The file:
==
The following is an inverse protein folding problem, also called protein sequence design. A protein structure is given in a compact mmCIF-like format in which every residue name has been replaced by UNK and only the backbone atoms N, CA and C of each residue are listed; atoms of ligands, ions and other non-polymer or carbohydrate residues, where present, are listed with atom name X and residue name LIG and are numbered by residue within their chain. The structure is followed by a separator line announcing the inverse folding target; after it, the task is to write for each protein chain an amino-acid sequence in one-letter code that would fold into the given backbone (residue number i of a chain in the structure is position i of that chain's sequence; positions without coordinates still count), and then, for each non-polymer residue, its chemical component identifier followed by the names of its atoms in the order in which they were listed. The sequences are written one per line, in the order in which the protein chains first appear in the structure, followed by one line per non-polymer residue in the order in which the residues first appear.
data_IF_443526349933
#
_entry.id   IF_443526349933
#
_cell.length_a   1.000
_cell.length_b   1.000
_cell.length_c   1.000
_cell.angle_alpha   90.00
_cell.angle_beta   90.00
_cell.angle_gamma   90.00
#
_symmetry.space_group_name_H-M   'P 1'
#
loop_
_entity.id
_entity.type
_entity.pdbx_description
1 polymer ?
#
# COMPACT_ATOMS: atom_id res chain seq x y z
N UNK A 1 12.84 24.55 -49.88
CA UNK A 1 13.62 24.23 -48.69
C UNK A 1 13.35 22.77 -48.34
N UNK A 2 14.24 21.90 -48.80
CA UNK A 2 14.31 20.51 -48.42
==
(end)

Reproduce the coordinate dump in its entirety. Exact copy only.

The following is an inverse protein folding problem, also called protein sequence design. A protein structure is given in a compact mmCIF-like format in which every residue name has been replaced by UNK and only the backbone atoms N, CA and C of each residue are listed; atoms of ligands, ions and other non-polymer or carbohydrate residues, where present, are listed with atom name X and residue name LIG and are numbered by residue within their chain. The structure is followed by a separator line announcing the inverse folding target; after it, the task is to write for each protein chain an amino-acid sequence in one-letter code that would fold into the given backbone (residue number i of a chain in the structure is position i of that chain's sequence; positions without coordinates still count), and then, for each non-polymer residue, its chemical component identifier followed by the names of its atoms in the order in which they were listed. The sequences are written one per line, in the order in which the protein chains first appear in the structure, followed by one line per non-polymer residue in the order in which the residues first appear.
data_IF_443526349933
#
_entry.id   IF_443526349933
#
_cell.length_a   1.000
_cell.length_b   1.000
_cell.length_c   1.000
_cell.angle_alpha   90.00
_cell.angle_beta   90.00
_cell.angle_gamma   90.00
#
_symmetry.space_group_name_H-M   'P 1'
#
loop_
_entity.id
_entity.type
_entity.pdbx_description
1 polymer ?
#
# COMPACT_ATOMS: atom_id res chain seq x y z
N UNK A 1 12.84 24.55 -49.88
CA UNK A 1 13.62 24.23 -48.69
C UNK A 1 13.35 22.77 -48.34
N UNK A 2 14.24 21.90 -48.80
CA UNK A 2 14.31 20.51 -48.42